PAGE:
“The basketball was good. I enjoyed it,” he said, chuckling at the hectic memory of playing and studying and working at the same time. “But I got it out of my system, and I learned quickly that I had a much better chance in life through academics than I ever would in basketball.”
Though he didn’t enter UVA as a first-year, Baltimore had friends who did, and he visited them occasionally, which only stoked his growing interest in coming to Grounds once the basketball experiment was winding down. The other thing he was good at through high school was accounting. (This early interest helped spark curiosity in investing, financial management and real estate – core specialties across his professional career.)
So now, Baltimore charted a new path.
He would transfer to UVA and set his sights on the McIntire School, arriving in fall of 1982. In a blur of a first year, Baltimore satisfied all the basic prerequisites while also working.
Baltimore said he “immediately loved” UVA. The Grounds, tradition and history appealed to him. He felt welcomed, and enjoyed the nucleus of friends already here. The academic rigor demanded attention, but he never worried about grades.
“My biggest fear as an undergrad was that somebody would show up with a bill, because I had no safety net,” he said. “My anxiety was around the financial cost. I knew I could do the work.”
That feeling never completely left. In fact, it motivated him and his wife, Hillary, later in life – once they achieved a higher degree of financial security – to give to the University to establish and support a variety of endowed scholarships and fellowships for minority students. One of those, the Sylvia V. Terry Scholarship, honors a former assistant dean of admission, who in the early 1980s kept tabs on young Tom Baltimore and helped him transition to UVA from Ohio. He also established scholarships at the Jefferson Scholars Foundation and Darden.
“It’s about helping kids, particularly from disadvantaged backgrounds, because I remember what that was like,” Baltimore said.
Prayer, Preparation, Perseverance
If you Google “Tom Baltimore Jr.,” the search results will turn up career- and business-oriented webpages and press releases from his current and former companies. There’s the occasional news article. You won’t find any social media. Not from accounts run by him, anyway. No tweets or Facebook posts. Not even LinkedIn. His two children, Thomas III and Hannah, roll their eyes now and then at his decision to avoid social media, but Baltimore just hasn’t felt the need.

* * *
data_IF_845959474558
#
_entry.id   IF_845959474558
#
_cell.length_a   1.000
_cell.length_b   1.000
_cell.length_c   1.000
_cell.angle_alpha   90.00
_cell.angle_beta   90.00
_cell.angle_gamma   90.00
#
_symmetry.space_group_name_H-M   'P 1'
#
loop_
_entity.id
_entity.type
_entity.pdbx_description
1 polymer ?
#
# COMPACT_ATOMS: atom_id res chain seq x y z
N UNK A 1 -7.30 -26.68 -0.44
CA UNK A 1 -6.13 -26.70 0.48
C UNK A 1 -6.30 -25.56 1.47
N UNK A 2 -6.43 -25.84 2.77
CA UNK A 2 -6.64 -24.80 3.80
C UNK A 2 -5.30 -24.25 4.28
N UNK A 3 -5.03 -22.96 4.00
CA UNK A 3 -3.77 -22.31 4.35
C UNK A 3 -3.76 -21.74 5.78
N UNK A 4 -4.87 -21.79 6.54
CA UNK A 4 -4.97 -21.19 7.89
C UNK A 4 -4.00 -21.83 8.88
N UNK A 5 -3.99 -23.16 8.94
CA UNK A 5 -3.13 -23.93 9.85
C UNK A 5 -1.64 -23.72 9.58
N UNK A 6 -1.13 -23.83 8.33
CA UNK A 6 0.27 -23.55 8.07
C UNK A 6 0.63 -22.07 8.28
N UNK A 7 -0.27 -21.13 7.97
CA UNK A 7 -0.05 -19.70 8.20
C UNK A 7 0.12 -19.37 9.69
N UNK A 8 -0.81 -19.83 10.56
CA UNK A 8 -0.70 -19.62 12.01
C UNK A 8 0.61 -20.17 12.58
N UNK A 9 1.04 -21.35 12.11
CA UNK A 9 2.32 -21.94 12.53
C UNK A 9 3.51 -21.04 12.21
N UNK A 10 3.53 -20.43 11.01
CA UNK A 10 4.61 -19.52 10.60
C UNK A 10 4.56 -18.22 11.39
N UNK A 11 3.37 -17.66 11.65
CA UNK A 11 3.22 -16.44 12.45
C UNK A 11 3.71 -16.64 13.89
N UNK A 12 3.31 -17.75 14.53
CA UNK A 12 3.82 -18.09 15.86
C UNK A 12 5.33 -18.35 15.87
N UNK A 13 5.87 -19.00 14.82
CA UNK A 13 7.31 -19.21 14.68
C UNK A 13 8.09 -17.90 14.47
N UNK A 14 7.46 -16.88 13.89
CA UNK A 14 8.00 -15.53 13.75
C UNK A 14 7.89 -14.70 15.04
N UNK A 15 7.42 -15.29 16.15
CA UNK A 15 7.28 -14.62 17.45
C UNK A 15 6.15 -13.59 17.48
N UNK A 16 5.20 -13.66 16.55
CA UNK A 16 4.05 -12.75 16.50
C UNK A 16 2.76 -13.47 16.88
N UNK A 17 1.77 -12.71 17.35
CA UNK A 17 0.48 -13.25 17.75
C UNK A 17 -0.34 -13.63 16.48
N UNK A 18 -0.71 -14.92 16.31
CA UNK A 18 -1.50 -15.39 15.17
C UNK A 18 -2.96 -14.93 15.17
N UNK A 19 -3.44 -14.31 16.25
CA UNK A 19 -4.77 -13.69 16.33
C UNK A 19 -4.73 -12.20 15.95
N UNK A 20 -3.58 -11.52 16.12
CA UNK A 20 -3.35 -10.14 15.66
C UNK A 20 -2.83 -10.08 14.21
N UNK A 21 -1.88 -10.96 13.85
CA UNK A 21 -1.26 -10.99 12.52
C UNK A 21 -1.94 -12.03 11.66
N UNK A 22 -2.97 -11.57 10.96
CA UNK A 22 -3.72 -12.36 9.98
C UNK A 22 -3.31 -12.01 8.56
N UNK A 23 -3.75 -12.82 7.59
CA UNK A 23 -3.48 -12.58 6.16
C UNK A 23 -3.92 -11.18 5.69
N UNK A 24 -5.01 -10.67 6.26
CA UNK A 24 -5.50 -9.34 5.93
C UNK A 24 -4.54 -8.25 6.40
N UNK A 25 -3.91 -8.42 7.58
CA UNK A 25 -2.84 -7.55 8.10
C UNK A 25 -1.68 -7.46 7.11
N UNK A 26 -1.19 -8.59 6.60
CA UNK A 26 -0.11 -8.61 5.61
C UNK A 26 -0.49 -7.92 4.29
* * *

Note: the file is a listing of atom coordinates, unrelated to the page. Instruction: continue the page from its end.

One item that comes up in the search results is a virtual discussion Baltimore participated in as part of the McIntire Black Alumni and Student networking event in the summer of 2020. He remains active with McIntire, has guest-lectured for more than a decade at Darden, and serves on the board of University of Virginia Investment Management Company, the entity that manages the University’s endowment. He is a former member of the Darden Foundation Board of Trustees and the school’s Racial Equity Cabinet, and is a member of the UVA Real Estate Group. Baltimore previously served on the Jefferson Scholars Foundation board, and UVA’s Bicentennial Commission.
Because he speaks frequently to various audiences, the themes around his family experiences and career path are consistently represented. He also has an interesting way of boiling down decades of life and work experience into three words that he connects with his successes.
Prayer. Preparation. Perseverance.
Like his earlier life lessons around work ethic and education, these come across as straightforward and simple. And I was curious about why they are so important to him.
Given his father’s vocation and passion (the J. in their shared name stands for Jeremiah, a Biblical prophet), Baltimore’s faith and his reliance on prayer aren’t surprising.
“I think it’s important to be centered. It’s important to be grounded,” he said. “One of the many things that my late father taught me was to make sure that you have a respect and appreciation for different religions. And that you also develop your own relationship with Jesus Christ – certainly, my Lord and savior.
“So, for me, having that prayer – whether it’s a daily prayer or whether it’s taking time to have grace and humility – is a way of grounding you. For me, that’s an anchor that’s really important.”
Preparation, his second guiding principle, applies universally.
“If you want to be a good baseball player or a good writer or a good doctor, you’ve got to prepare and you’ve got to work hard,” Baltimore said. “You can look across industries, across professions. It’s really important. And I always say the harder I work, the luckier I get.”
As for perseverance, Baltimore describes it as no less than the “secret sauce of life.”
“Bad things will happen to good people. There are going to be setbacks in your life,” he said. “It’s really how you respond to them.”